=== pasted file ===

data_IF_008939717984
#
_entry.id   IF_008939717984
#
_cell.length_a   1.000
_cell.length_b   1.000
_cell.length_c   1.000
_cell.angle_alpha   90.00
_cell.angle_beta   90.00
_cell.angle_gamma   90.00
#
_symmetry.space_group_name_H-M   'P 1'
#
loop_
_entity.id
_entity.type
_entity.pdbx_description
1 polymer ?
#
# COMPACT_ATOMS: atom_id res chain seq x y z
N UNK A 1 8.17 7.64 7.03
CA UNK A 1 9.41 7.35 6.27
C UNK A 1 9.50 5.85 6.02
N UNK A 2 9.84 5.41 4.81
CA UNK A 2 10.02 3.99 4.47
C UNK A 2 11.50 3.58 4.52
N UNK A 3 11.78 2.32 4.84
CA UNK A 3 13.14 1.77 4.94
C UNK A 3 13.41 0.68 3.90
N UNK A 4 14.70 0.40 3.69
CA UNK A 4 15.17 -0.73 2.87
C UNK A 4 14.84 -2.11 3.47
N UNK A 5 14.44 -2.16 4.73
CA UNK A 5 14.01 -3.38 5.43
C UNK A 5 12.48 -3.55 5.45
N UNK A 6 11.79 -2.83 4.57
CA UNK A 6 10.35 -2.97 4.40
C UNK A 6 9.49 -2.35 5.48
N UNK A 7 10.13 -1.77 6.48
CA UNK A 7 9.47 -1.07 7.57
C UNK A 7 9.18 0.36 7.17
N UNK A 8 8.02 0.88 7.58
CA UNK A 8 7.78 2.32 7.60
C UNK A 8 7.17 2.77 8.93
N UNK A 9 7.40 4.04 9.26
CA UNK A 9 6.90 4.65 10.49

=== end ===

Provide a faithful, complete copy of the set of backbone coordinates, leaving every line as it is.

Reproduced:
data_IF_008939717984
#
_entry.id   IF_008939717984
#
_cell.length_a   1.000
_cell.length_b   1.000
_cell.length_c   1.000
_cell.angle_alpha   90.00
_cell.angle_beta   90.00
_cell.angle_gamma   90.00
#
_symmetry.space_group_name_H-M   'P 1'
#
loop_
_entity.id
_entity.type
_entity.pdbx_description
1 polymer ?
#
# COMPACT_ATOMS: atom_id res chain seq x y z
N UNK A 1 8.17 7.64 7.03
CA UNK A 1 9.41 7.35 6.27
C UNK A 1 9.50 5.85 6.02
N UNK A 2 9.84 5.41 4.81
CA UNK A 2 10.02 3.99 4.47
C UNK A 2 11.50 3.58 4.52
N UNK A 3 11.78 2.32 4.84
CA UNK A 3 13.14 1.77 4.94
C UNK A 3 13.41 0.68 3.90
N UNK A 4 14.70 0.40 3.69
CA UNK A 4 15.17 -0.73 2.87
C UNK A 4 14.84 -2.11 3.47
N UNK A 5 14.44 -2.16 4.73
CA UNK A 5 14.01 -3.38 5.43
C UNK A 5 12.48 -3.55 5.45
N UNK A 6 11.79 -2.83 4.57
CA UNK A 6 10.35 -2.97 4.40
C UNK A 6 9.49 -2.35 5.48
N UNK A 7 10.13 -1.77 6.48
CA UNK A 7 9.47 -1.07 7.57
C UNK A 7 9.18 0.36 7.17
N UNK A 8 8.02 0.88 7.58
CA UNK A 8 7.78 2.32 7.60
C UNK A 8 7.17 2.77 8.93
N UNK A 9 7.40 4.04 9.26
CA UNK A 9 6.90 4.65 10.49